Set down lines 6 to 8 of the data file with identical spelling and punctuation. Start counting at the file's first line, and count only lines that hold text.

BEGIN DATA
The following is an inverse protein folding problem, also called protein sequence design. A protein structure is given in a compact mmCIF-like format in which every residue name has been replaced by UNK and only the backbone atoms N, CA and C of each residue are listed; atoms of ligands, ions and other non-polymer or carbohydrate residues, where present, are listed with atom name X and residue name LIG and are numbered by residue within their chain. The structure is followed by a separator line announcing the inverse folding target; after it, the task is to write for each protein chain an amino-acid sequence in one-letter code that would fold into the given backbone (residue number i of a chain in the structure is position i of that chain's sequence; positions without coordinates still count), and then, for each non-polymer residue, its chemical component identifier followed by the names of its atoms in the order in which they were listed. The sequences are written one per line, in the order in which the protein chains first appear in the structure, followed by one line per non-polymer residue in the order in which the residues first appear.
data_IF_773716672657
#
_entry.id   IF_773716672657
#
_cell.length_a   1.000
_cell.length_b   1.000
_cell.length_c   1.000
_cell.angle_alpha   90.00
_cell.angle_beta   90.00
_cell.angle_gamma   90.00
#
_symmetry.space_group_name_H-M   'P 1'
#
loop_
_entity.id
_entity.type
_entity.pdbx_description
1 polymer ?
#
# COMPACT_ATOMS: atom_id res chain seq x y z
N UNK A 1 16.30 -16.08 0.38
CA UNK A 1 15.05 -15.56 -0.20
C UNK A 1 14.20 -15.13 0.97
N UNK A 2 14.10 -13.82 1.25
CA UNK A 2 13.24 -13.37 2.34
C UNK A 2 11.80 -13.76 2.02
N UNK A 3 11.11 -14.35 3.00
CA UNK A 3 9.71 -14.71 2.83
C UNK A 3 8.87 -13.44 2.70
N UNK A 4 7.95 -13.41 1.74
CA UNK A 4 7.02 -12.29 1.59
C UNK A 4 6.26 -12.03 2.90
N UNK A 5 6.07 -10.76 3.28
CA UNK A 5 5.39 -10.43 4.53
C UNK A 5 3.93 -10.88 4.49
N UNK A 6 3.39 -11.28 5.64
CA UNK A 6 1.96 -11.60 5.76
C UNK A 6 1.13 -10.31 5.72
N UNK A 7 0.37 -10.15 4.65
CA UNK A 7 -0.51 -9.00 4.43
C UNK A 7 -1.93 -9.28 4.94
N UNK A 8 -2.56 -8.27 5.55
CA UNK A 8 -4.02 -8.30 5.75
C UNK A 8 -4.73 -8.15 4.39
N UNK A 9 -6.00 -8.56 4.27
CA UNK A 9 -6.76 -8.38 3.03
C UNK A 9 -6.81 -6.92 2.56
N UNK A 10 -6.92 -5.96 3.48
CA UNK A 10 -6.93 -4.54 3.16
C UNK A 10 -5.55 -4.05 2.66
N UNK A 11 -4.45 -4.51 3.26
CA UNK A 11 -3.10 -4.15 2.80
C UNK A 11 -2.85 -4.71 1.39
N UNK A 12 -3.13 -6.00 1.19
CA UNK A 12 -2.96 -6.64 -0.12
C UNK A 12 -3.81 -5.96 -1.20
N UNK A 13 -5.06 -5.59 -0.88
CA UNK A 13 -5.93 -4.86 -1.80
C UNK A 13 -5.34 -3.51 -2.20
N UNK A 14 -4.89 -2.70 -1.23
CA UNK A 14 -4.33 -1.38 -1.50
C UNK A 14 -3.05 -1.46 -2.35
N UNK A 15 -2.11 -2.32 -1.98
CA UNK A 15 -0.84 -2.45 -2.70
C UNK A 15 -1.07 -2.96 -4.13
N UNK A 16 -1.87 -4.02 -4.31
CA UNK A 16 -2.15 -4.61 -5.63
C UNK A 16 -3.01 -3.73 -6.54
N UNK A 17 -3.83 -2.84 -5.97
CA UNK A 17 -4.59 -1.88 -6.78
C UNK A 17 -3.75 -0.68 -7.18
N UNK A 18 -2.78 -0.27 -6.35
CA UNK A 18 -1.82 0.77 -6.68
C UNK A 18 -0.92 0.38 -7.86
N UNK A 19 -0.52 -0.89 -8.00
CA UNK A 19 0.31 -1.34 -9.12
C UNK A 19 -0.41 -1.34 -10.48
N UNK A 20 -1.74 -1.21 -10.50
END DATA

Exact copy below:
_cell.length_a   1.000
_cell.length_b   1.000
_cell.length_c   1.000